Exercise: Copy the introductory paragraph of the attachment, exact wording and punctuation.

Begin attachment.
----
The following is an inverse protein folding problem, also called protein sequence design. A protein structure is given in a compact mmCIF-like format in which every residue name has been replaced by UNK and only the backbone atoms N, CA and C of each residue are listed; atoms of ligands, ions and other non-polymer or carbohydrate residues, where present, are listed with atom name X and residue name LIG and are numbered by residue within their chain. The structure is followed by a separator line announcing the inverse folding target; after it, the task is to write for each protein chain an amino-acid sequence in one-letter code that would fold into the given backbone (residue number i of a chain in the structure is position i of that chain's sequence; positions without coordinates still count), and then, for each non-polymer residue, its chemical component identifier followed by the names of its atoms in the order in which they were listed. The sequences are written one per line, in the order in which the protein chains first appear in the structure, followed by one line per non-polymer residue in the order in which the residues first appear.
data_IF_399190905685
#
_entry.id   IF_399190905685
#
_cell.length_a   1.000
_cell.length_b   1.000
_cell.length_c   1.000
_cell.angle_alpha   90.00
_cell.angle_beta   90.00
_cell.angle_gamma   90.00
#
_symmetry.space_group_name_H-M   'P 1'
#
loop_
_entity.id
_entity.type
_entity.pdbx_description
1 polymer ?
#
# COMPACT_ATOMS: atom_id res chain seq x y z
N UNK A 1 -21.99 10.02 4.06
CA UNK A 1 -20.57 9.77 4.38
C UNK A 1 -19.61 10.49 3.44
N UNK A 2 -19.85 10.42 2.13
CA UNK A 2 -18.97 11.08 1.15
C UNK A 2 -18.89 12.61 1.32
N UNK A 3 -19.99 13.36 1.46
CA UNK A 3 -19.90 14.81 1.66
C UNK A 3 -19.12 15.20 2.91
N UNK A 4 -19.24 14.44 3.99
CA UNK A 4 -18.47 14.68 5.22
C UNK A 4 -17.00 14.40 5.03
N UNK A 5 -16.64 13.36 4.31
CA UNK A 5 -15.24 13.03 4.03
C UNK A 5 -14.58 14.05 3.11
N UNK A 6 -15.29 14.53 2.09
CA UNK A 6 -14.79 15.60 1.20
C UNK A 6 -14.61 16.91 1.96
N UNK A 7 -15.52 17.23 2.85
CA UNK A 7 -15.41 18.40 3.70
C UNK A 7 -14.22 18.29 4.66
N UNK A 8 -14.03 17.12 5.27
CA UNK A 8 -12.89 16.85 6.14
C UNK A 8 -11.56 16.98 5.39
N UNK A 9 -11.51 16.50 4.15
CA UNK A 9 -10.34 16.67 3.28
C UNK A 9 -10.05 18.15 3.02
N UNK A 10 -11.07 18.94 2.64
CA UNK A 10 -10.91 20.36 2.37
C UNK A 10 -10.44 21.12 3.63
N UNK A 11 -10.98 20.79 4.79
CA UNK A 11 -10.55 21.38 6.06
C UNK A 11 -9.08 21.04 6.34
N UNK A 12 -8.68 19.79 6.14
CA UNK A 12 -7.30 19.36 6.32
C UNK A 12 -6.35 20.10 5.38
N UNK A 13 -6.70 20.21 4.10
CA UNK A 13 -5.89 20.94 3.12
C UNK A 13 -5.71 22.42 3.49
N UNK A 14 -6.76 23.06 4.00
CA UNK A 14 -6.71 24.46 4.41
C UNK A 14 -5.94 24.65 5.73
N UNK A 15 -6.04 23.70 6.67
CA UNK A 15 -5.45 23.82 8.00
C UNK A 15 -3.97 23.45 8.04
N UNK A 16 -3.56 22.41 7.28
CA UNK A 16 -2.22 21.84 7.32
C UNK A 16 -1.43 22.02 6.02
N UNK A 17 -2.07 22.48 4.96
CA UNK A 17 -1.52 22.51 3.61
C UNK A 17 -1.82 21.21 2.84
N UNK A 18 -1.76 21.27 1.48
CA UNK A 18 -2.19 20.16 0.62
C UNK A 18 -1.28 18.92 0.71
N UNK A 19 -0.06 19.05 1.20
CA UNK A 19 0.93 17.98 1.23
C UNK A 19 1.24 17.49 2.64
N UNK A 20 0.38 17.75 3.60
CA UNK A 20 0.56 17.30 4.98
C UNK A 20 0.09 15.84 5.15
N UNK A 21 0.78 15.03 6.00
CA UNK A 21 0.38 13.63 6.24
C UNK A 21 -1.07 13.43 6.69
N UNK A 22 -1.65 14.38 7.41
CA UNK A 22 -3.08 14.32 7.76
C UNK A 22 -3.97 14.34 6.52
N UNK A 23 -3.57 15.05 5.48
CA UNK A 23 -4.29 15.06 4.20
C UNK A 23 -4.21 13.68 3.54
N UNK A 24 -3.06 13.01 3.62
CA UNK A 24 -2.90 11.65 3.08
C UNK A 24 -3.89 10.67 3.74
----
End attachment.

The following is an inverse protein folding problem, also called protein sequence design. A protein structure is given in a compact mmCIF-like format in which every residue name has been replaced by UNK and only the backbone atoms N, CA and C of each residue are listed; atoms of ligands, ions and other non-polymer or carbohydrate residues, where present, are listed with atom name X and residue name LIG and are numbered by residue within their chain. The structure is followed by a separator line announcing the inverse folding target; after it, the task is to write for each protein chain an amino-acid sequence in one-letter code that would fold into the given backbone (residue number i of a chain in the structure is position i of that chain's sequence; positions without coordinates still count), and then, for each non-polymer residue, its chemical component identifier followed by the names of its atoms in the order in which they were listed. The sequences are written one per line, in the order in which the protein chains first appear in the structure, followed by one line per non-polymer residue in the order in which the residues first appear.